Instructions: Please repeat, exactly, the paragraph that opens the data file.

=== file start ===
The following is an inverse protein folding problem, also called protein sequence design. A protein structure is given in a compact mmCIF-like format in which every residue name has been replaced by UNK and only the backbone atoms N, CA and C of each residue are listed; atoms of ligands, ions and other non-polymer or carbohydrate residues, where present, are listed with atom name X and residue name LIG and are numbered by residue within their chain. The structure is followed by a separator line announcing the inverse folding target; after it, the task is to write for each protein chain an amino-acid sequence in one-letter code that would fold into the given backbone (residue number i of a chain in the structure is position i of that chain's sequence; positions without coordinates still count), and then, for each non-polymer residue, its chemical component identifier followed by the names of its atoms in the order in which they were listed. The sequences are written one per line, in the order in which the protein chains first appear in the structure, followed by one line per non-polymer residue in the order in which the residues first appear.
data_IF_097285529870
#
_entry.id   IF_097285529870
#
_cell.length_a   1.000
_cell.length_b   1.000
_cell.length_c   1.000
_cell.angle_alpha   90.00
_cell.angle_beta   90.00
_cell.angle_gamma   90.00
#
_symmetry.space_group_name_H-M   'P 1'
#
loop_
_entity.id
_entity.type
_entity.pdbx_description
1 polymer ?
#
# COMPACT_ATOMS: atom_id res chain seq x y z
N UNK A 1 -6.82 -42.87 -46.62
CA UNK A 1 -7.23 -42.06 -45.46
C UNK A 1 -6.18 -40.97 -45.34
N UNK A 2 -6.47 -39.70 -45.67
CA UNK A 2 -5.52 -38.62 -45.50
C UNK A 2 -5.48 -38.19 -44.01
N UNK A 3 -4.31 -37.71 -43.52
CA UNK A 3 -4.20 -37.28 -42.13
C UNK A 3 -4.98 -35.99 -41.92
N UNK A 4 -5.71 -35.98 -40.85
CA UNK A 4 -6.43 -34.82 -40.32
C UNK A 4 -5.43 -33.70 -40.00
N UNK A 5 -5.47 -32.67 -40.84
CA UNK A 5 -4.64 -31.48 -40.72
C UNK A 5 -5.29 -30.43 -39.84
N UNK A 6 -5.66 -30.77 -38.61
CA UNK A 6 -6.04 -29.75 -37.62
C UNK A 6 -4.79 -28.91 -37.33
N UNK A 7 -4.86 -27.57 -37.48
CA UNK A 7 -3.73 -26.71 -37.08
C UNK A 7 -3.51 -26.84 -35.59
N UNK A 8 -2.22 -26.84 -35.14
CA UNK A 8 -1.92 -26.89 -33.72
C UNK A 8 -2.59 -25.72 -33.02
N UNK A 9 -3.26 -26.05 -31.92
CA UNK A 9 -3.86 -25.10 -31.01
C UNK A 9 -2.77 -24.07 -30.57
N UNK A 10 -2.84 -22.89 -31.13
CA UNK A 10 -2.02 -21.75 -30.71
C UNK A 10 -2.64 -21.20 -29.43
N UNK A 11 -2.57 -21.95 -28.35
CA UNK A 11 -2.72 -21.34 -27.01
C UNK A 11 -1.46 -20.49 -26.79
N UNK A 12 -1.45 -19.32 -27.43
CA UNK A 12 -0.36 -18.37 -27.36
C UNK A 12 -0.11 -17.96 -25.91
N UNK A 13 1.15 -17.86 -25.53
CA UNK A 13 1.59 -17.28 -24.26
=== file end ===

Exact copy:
The following is an inverse protein folding problem, also called protein sequence design. A protein structure is given in a compact mmCIF-like format in which every residue name has been replaced by UNK and only the backbone atoms N, CA and C of each residue are listed; atoms of ligands, ions and other non-polymer or carbohydrate residues, where present, are listed with atom name X and residue name LIG and are numbered by residue within their chain. The structure is followed by a separator line announcing the inverse folding target; after it, the task is to write for each protein chain an amino-acid sequence in one-letter code that would fold into the given backbone (residue number i of a chain in the structure is position i of that chain's sequence; positions without coordinates still count), and then, for each non-polymer residue, its chemical component identifier followed by the names of its atoms in the order in which they were listed. The sequences are written one per line, in the order in which the protein chains first appear in the structure, followed by one line per non-polymer residue in the order in which the residues first appear.